ALTHOUGH I’VE BEEN writing this blog for awhile, I haven’t really made a habit of writing about my opinions. I mean, I write philosophical interpretations of movies and TV and music and stuff based on some other philosopher‘s philosophy, but rarely (I think) have I ever said, “Y’all know what I think?” about anything, much less on a topic that may not be (at least at first glance) philosophical.
After all, who wants to hear opinions?
You know what they say about opinions?
And most of them stink…
That was then.
This is post-November 9th 2016.
Now, a big part of, dare I say, the allure of philosophy is that it’s all about thinking.
Thinking about stuff; thinking about anything, everything.
Philosophers do a great deal of it. Thinking. In fact, philosophers are often accused of over thinking.
Unfortunately, I may been doing way too much overthinking these days.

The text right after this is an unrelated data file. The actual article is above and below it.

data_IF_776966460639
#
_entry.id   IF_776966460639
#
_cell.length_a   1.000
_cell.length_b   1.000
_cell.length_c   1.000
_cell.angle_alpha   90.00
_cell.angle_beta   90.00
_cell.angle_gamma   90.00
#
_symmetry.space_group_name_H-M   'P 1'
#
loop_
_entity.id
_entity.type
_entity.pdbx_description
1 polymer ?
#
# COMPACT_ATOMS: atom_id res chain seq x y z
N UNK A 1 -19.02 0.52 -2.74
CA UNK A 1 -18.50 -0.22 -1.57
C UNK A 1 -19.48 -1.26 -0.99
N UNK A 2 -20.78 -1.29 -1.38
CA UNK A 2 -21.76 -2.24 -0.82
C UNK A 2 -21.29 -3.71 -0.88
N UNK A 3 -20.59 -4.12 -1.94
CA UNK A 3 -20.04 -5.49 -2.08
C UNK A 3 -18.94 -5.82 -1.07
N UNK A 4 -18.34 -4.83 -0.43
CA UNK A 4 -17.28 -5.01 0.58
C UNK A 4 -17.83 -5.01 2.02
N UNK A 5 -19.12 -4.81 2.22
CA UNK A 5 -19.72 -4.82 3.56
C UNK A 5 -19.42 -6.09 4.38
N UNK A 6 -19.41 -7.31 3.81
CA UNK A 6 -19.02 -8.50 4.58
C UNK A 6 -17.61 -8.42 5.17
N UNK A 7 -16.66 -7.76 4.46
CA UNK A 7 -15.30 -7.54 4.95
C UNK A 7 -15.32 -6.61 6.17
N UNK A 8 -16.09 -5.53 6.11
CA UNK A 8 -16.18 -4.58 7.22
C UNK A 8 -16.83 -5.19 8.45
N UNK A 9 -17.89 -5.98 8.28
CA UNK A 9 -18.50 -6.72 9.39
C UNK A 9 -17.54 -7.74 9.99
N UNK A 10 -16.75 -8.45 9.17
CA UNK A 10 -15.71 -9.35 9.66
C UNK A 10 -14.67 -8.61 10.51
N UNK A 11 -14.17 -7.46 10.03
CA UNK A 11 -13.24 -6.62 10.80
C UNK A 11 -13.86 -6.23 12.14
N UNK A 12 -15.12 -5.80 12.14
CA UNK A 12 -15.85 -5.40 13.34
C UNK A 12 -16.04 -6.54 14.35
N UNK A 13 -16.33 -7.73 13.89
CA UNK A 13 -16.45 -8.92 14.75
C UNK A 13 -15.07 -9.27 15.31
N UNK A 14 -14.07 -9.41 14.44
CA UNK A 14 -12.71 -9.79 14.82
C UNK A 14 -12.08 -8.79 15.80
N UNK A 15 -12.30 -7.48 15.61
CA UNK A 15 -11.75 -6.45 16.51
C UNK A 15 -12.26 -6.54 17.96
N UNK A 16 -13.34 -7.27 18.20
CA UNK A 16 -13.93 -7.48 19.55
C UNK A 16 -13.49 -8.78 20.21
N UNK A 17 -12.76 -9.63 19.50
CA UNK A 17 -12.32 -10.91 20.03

Some of it has to do with this guy
The President of the United States of America, Donald J. Trump.
62,979,879 Americans voted for Trump.
I was not one of them.
Since the election of Donald Trump on November 9th, 2016 (or maybe because of the election of Donald Trump), things have been a little weird for those of us who “think” too much.
And I mean weird as in President Trump and his administration have a lot of people thinking and talking about not telling the truth.
Specifically, that the President and his administration have some difficulty saying it.
There’s so much non-truth telling going on that the experts are now saying that President Trump and his administration are proof that we living in a “post-truth” world.
Post-truth is defined as: